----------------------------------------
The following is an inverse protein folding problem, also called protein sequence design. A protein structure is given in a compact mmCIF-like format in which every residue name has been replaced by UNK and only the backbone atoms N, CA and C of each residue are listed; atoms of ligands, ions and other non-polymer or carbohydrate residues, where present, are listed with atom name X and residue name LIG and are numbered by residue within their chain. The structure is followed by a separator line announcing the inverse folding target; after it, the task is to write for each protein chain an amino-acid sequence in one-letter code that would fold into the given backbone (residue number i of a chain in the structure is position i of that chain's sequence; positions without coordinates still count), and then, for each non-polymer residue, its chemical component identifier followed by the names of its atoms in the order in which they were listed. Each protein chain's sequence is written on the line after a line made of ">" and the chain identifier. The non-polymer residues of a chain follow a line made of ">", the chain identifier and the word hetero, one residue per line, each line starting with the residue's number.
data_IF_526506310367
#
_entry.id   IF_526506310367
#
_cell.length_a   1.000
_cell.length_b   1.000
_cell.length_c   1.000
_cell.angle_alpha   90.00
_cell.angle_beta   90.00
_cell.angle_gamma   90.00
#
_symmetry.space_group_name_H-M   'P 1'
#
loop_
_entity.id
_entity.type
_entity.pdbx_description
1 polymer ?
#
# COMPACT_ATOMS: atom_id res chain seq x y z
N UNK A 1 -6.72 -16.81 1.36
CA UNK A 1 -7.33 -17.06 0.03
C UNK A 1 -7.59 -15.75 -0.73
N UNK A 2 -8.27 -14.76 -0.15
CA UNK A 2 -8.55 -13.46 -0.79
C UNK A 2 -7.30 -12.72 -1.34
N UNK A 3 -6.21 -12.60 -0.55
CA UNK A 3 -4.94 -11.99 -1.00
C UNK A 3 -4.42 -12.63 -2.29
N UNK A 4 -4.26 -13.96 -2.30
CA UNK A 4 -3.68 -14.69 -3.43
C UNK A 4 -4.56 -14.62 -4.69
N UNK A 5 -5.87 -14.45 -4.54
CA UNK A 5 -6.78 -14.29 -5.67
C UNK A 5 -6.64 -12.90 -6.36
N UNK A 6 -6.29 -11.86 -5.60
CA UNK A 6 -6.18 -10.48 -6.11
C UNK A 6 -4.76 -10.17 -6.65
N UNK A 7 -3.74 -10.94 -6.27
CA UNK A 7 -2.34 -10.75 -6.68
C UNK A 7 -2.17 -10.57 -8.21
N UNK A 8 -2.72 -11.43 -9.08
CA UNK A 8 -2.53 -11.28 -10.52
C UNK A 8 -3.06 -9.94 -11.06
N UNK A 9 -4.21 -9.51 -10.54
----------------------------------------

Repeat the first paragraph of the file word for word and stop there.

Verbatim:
The following is an inverse protein folding problem, also called protein sequence design. A protein structure is given in a compact mmCIF-like format in which every residue name has been replaced by UNK and only the backbone atoms N, CA and C of each residue are listed; atoms of ligands, ions and other non-polymer or carbohydrate residues, where present, are listed with atom name X and residue name LIG and are numbered by residue within their chain. The structure is followed by a separator line announcing the inverse folding target; after it, the task is to write for each protein chain an amino-acid sequence in one-letter code that would fold into the given backbone (residue number i of a chain in the structure is position i of that chain's sequence; positions without coordinates still count), and then, for each non-polymer residue, its chemical component identifier followed by the names of its atoms in the order in which they were listed. Each protein chain's sequence is written on the line after a line made of ">" and the chain identifier. The non-polymer residues of a chain follow a line made of ">", the chain identifier and the word hetero, one residue per line, each line starting with the residue's number.